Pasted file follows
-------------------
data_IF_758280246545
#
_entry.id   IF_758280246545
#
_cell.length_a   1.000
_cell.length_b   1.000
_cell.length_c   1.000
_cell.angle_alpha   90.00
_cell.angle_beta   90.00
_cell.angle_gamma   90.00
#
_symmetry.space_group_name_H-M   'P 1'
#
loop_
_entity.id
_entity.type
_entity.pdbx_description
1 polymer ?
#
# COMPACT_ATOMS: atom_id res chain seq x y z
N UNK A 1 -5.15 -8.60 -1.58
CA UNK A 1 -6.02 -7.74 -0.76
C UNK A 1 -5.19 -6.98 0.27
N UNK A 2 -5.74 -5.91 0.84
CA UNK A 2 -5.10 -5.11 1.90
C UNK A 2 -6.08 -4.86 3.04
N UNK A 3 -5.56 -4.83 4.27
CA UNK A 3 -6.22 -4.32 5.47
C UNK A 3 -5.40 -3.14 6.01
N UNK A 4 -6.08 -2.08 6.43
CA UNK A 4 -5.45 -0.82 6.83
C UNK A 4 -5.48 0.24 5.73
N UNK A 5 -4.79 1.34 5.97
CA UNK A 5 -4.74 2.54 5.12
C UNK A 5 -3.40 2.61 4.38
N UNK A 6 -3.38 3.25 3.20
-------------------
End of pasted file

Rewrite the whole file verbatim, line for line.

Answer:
data_IF_758280246545
#
_entry.id   IF_758280246545
#
_cell.length_a   1.000
_cell.length_b   1.000
_cell.length_c   1.000
_cell.angle_alpha   90.00
_cell.angle_beta   90.00
_cell.angle_gamma   90.00
#
_symmetry.space_group_name_H-M   'P 1'
#
loop_
_entity.id
_entity.type
_entity.pdbx_description
1 polymer ?
#
# COMPACT_ATOMS: atom_id res chain seq x y z
N UNK A 1 -5.15 -8.60 -1.58
CA UNK A 1 -6.02 -7.74 -0.76
C UNK A 1 -5.19 -6.98 0.27
N UNK A 2 -5.74 -5.91 0.84
CA UNK A 2 -5.10 -5.11 1.90
C UNK A 2 -6.08 -4.86 3.04
N UNK A 3 -5.56 -4.83 4.27
CA UNK A 3 -6.22 -4.32 5.47
C UNK A 3 -5.40 -3.14 6.01
N UNK A 4 -6.08 -2.08 6.43
CA UNK A 4 -5.45 -0.82 6.83
C UNK A 4 -5.48 0.24 5.73
N UNK A 5 -4.79 1.34 5.97
CA UNK A 5 -4.74 2.54 5.12
C UNK A 5 -3.40 2.61 4.38
N UNK A 6 -3.38 3.25 3.20